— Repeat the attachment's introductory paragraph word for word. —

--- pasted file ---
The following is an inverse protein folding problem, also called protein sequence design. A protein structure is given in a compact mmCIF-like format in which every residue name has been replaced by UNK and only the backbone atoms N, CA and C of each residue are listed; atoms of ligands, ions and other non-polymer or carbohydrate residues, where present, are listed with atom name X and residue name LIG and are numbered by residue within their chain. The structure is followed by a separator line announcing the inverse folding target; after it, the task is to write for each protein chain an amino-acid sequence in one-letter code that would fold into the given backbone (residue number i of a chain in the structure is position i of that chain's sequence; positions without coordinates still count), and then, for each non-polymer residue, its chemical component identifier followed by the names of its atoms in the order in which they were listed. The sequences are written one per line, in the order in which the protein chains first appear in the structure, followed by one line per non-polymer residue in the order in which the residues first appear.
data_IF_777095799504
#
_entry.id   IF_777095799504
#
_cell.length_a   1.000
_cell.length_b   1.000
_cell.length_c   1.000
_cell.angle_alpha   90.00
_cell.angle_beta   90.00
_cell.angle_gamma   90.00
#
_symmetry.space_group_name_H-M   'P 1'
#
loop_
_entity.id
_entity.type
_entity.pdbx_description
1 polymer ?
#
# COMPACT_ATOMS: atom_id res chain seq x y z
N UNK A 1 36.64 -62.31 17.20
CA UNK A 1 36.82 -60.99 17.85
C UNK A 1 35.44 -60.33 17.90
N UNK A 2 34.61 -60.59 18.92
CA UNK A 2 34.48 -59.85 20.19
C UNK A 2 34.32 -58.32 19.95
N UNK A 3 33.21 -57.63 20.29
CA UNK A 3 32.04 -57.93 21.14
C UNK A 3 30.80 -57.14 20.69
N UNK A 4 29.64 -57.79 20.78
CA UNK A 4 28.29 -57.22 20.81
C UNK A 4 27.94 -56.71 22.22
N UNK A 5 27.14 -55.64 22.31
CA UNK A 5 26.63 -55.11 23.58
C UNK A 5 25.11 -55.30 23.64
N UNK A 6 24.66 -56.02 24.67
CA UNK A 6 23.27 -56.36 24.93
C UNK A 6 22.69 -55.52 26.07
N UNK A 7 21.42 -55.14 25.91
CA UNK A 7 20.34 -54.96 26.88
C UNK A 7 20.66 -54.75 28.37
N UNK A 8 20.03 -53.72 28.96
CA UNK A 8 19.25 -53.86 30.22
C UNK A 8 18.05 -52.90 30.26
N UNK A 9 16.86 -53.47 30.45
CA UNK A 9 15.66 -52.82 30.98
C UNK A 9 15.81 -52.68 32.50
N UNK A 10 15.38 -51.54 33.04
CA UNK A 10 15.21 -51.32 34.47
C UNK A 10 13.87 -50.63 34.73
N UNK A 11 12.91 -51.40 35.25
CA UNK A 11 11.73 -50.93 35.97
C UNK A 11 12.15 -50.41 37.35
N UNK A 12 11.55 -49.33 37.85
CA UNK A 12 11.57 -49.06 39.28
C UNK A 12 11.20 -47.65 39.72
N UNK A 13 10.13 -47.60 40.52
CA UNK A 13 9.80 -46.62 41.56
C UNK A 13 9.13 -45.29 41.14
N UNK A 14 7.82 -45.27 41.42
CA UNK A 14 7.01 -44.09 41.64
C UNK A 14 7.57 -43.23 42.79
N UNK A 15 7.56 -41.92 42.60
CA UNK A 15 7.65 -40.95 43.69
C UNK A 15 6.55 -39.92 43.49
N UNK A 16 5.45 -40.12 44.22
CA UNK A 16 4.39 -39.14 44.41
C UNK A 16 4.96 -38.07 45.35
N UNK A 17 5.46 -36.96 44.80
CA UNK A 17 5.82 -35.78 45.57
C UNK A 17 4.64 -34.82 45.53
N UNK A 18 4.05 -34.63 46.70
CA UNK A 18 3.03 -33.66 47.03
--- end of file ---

The following is an inverse protein folding problem, also called protein sequence design. A protein structure is given in a compact mmCIF-like format in which every residue name has been replaced by UNK and only the backbone atoms N, CA and C of each residue are listed; atoms of ligands, ions and other non-polymer or carbohydrate residues, where present, are listed with atom name X and residue name LIG and are numbered by residue within their chain. The structure is followed by a separator line announcing the inverse folding target; after it, the task is to write for each protein chain an amino-acid sequence in one-letter code that would fold into the given backbone (residue number i of a chain in the structure is position i of that chain's sequence; positions without coordinates still count), and then, for each non-polymer residue, its chemical component identifier followed by the names of its atoms in the order in which they were listed. The sequences are written one per line, in the order in which the protein chains first appear in the structure, followed by one line per non-polymer residue in the order in which the residues first appear.